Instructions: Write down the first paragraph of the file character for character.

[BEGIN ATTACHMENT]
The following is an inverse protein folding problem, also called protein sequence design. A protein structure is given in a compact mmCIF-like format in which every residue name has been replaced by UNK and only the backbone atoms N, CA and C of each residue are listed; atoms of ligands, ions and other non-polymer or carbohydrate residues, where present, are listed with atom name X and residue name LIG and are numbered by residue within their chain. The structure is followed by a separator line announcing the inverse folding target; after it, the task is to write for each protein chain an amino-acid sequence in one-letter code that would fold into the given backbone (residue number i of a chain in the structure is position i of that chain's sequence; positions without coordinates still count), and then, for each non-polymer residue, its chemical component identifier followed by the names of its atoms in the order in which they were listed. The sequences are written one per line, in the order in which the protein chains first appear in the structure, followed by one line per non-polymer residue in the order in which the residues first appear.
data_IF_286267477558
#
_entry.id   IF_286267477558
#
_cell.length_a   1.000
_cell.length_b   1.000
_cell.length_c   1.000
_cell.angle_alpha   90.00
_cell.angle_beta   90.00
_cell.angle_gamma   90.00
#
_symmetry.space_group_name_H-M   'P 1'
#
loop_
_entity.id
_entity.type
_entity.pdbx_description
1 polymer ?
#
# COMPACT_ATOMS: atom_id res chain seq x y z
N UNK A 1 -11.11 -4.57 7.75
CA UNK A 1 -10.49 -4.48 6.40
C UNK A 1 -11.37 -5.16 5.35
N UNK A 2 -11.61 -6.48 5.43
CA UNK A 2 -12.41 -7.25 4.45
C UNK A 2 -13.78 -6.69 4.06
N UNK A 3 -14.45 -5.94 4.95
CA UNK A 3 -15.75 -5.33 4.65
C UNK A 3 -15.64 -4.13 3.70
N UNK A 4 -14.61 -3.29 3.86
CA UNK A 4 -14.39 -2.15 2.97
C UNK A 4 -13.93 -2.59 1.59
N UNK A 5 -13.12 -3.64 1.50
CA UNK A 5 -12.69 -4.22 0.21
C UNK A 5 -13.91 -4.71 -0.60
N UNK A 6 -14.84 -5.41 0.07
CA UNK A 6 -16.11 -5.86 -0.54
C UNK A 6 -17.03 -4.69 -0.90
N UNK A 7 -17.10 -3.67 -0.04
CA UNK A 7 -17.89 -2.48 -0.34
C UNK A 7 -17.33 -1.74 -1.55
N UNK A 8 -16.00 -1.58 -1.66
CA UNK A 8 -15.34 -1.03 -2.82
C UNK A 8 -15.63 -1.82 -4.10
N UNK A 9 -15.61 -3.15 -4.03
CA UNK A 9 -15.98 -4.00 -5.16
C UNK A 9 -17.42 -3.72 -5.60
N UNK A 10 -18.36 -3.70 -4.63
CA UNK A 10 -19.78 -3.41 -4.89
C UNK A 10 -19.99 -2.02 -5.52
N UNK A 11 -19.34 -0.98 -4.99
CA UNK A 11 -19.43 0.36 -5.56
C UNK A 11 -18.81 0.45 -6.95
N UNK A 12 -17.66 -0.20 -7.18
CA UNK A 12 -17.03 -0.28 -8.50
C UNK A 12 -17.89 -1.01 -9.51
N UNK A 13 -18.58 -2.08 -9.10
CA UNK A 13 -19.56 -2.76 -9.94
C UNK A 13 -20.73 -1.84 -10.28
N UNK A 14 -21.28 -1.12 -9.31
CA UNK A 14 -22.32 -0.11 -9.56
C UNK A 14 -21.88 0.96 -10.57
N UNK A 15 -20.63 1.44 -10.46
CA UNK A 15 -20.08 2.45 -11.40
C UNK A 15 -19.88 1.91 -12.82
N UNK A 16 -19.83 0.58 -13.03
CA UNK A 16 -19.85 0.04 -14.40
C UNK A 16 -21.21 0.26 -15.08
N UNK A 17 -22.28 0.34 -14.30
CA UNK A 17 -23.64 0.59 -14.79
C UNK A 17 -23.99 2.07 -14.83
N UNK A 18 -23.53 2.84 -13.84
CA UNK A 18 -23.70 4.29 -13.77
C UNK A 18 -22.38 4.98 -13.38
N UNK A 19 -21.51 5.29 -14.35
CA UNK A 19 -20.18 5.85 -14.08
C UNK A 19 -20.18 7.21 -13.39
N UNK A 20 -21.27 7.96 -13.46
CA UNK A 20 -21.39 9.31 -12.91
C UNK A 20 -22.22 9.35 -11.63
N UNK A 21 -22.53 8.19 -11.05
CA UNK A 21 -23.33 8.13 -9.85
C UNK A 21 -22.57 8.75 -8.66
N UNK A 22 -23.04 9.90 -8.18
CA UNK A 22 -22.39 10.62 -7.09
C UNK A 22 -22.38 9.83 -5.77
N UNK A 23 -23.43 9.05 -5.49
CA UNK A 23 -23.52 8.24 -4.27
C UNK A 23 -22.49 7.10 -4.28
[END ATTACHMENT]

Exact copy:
The following is an inverse protein folding problem, also called protein sequence design. A protein structure is given in a compact mmCIF-like format in which every residue name has been replaced by UNK and only the backbone atoms N, CA and C of each residue are listed; atoms of ligands, ions and other non-polymer or carbohydrate residues, where present, are listed with atom name X and residue name LIG and are numbered by residue within their chain. The structure is followed by a separator line announcing the inverse folding target; after it, the task is to write for each protein chain an amino-acid sequence in one-letter code that would fold into the given backbone (residue number i of a chain in the structure is position i of that chain's sequence; positions without coordinates still count), and then, for each non-polymer residue, its chemical component identifier followed by the names of its atoms in the order in which they were listed. The sequences are written one per line, in the order in which the protein chains first appear in the structure, followed by one line per non-polymer residue in the order in which the residues first appear.